Exactly. --A religious writer in the New York Sun says: "It is impossible, in such a recruiting, to prevent a few vile, obscene, scoundrelly fellows from creeping into every one of our regiments. There are often men in the companies who ought to be in irons."--In the course of human events it may happen that these "scoundrelly fellows" in Lincoln's army will meet with their just reward.
Maryland. --In the Maryland Senate on Wednesday, the resolution to appoint committees to visit Presidents Lincoln and Jefferson Davis, and the Governors of Virginia and Pennsylvania, were filled by electing Messrs. Brooke, Yellott, McKaig and Lynch as the committee on the part of the Senate, and ordered to a third reading.
they come to us from an unquestionable source. We learn that Carlile is in correspondence with Lincoln's Cabinet, and that he now has in his possession a letter from Cameron, Secretary of War, and a member of Lincoln's Cabinet, offering to send Black Republican troops into North western Virginia for the purpose of subjugating the people, and separating this section of the State from the East. rn to secrecy, yet Carlile spent a whole day in Washington, and was, we are told, closeted with Lincoln's Cabinet. That night, when Carlile passed Harper's Ferry the Armory buildings were in flames by the order of Lincoln. The question is, how did Lincoln know of the passage of the Secession Ordinance so as to telegraph to Harper's Ferry to destroy the buildings and arms to prevent them from bLincoln know of the passage of the Secession Ordinance so as to telegraph to Harper's Ferry to destroy the buildings and arms to prevent them from being captured With what fiendish exultation must Carlile have sit in the cars and witnessed the flames lit up by his treason! How he must have looked like some exaggerated demon, raised from the pur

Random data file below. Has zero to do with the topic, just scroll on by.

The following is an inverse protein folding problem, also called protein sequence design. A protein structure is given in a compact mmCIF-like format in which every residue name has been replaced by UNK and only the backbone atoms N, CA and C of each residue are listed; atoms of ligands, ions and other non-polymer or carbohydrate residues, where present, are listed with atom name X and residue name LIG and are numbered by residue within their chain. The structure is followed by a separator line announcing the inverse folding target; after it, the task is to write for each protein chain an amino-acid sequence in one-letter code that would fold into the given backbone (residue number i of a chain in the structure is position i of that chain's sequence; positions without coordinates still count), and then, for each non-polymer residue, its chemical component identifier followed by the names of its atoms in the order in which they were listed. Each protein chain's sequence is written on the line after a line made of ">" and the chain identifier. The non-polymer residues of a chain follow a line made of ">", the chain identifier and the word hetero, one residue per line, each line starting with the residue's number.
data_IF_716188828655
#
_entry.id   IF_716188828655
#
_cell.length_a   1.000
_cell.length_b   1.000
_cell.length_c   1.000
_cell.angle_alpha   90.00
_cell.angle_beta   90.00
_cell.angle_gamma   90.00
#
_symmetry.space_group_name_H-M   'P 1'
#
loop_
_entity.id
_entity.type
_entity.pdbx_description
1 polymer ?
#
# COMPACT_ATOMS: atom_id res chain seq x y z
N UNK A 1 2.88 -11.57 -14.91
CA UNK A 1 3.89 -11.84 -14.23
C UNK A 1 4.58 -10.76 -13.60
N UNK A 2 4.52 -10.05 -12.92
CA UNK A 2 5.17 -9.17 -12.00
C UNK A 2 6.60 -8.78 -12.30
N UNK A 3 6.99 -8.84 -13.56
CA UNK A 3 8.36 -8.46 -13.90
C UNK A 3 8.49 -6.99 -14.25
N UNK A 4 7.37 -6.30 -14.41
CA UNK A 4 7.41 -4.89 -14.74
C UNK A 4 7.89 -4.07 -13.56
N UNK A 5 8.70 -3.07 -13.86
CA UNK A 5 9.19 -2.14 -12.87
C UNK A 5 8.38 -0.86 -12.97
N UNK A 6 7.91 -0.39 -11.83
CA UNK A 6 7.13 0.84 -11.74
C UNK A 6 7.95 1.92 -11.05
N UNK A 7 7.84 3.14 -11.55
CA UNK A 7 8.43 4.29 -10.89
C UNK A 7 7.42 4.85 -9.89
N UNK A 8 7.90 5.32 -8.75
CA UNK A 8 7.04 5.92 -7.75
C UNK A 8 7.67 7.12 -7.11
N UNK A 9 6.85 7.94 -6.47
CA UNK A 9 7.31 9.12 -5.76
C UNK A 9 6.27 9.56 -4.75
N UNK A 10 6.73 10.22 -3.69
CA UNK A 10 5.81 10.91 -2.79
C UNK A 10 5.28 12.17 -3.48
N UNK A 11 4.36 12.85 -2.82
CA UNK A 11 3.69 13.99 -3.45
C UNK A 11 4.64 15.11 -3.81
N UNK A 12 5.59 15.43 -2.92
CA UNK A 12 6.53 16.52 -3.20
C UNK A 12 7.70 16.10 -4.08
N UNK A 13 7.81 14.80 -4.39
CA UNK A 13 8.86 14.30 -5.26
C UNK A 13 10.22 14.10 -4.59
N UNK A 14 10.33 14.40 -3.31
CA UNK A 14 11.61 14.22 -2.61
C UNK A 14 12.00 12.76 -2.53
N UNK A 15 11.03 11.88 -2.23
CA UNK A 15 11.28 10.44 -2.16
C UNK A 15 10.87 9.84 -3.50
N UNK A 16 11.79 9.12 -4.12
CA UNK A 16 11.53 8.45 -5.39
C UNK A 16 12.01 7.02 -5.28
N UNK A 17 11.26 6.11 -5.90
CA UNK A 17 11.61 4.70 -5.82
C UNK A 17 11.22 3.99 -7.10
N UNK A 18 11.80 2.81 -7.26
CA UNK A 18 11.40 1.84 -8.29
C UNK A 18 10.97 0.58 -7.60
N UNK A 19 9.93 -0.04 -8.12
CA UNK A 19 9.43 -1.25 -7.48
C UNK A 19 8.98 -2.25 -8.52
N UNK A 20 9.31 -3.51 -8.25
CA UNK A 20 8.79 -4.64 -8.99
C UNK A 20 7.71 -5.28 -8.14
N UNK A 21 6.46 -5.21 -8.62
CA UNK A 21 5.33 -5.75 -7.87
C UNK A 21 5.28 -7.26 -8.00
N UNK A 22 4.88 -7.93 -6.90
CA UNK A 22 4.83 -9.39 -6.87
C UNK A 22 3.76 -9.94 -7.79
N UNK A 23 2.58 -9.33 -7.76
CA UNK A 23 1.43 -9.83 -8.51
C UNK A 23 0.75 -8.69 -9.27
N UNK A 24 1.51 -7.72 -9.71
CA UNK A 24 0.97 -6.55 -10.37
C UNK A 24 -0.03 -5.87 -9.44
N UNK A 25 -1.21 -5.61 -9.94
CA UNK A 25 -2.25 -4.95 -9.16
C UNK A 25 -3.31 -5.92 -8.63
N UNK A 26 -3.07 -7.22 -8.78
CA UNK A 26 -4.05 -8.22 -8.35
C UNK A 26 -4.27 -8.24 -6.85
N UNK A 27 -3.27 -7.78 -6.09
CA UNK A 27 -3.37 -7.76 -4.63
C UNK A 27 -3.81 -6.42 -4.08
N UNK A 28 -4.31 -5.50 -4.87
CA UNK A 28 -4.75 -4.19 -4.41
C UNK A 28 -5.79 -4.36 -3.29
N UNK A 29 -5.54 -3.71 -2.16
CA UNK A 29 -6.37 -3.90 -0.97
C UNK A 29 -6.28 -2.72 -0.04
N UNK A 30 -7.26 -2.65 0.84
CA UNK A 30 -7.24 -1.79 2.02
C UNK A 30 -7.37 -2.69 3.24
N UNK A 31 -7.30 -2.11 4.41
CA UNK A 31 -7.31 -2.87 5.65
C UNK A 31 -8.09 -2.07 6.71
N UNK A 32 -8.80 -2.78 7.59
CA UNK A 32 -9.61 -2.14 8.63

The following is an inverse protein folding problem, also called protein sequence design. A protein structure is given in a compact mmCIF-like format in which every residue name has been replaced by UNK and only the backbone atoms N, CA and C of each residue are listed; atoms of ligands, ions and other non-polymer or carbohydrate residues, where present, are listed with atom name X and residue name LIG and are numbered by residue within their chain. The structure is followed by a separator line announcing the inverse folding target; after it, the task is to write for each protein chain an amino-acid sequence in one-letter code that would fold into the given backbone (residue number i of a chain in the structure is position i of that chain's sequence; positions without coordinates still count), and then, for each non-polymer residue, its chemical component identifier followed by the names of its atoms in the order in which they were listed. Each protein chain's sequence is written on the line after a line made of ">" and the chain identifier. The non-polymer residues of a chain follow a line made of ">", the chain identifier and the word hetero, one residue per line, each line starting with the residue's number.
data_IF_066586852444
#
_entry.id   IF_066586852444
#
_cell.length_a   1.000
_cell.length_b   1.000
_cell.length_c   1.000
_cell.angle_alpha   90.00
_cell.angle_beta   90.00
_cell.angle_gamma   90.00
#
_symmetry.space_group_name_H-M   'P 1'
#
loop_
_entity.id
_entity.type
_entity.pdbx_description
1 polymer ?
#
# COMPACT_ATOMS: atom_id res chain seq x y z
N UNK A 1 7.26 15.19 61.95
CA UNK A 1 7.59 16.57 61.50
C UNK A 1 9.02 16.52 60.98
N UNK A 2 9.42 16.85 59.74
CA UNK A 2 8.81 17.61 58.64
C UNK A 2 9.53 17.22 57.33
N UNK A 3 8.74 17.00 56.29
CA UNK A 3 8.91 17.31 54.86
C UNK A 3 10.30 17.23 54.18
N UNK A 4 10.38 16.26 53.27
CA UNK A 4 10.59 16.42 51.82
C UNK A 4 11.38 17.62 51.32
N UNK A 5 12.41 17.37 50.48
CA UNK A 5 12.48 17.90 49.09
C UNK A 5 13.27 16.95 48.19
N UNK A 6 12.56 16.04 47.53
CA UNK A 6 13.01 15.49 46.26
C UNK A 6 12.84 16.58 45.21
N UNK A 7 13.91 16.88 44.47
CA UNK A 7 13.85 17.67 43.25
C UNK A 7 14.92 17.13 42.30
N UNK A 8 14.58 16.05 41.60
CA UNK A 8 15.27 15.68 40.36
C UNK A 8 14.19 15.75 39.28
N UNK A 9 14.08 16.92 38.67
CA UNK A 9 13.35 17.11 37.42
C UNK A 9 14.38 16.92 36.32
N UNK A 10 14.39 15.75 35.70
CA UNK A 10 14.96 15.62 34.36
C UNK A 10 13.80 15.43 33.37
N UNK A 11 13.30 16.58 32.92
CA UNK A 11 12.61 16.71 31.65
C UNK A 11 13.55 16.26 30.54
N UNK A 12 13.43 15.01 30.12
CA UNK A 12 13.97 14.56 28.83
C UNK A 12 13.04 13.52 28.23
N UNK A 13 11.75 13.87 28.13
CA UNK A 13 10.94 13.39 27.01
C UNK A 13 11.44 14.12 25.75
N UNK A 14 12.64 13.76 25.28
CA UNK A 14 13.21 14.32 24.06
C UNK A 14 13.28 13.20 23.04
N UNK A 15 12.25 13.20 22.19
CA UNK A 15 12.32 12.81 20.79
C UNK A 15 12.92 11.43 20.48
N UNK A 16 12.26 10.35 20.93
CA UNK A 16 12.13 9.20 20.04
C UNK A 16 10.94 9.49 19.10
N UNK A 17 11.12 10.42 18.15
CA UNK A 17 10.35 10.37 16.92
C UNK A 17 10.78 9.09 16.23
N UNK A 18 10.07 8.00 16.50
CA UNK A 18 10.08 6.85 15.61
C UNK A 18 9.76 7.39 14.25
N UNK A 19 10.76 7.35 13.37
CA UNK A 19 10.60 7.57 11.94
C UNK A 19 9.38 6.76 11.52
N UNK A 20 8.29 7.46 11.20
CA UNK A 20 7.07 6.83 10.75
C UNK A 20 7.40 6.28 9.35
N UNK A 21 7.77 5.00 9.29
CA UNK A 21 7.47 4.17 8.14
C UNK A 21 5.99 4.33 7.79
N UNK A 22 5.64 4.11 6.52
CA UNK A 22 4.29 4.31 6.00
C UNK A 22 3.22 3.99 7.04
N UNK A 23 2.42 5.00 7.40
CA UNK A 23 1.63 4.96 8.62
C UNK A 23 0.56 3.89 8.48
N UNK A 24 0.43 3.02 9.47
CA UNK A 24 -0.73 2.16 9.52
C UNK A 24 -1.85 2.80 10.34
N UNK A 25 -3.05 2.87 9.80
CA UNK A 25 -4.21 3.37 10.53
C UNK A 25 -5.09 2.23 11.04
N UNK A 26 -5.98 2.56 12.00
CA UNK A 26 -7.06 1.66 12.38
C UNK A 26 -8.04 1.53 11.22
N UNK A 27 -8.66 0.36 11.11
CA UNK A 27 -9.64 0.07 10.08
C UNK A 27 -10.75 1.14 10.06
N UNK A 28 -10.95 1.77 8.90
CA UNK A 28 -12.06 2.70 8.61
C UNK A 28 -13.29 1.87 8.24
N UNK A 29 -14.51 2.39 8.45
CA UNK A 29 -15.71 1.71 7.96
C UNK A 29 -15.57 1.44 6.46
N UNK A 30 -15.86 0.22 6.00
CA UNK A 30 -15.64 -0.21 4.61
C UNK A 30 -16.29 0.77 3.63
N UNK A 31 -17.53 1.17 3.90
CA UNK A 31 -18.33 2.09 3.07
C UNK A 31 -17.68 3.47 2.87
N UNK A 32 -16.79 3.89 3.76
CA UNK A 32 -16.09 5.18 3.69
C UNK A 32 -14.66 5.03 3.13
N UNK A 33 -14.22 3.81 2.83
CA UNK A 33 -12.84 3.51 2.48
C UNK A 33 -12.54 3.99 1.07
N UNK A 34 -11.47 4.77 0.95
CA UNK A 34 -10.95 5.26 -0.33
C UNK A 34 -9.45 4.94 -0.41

Declaration of War. The Southern Confederacy has picked up the gauntlet that Lincoln has thrown down, and answered his threats with a declaration of war. The war that is forced upon us is a war between the free and independent South and the Black Republican despotism at Washington. The South has exhausted every measure for peace, but she is ready for the solemn alternative. Nothing can be more manly and dignified than both the style and manner of this important State paper. The South enters upon this warfare with means and resources which render her more than equal to the maintenance of her independence. She stands upon her own ground; she can bring more man and better soldiers upon that ground than her enemies. There can scarcely be less than a hundred thousand men in arms in Virginia alone, ready to defend to the last drop of their blood all that makes life worth having. Tennessee has summoned fifty thousand volunteers, and the gallant population of North Carolina ar
The attack on the Yankee. --The fact that one of Lincoln's roving pirates was fired on a few days ago, at Gloucester Point, by some Virginia artillerymen, has been mentioned.--The boat (the Yankee,) attempted to pass the fortifications at that place, when six rounds were fired at her, which drove her back. Captain J. Thompson Brown, who commands at Gloucester Point, is of opinion that he could have sunk her. His orders were only to prevent her passing, which he did. A liberal construction of his orders would have been justified under the circumstances of the case.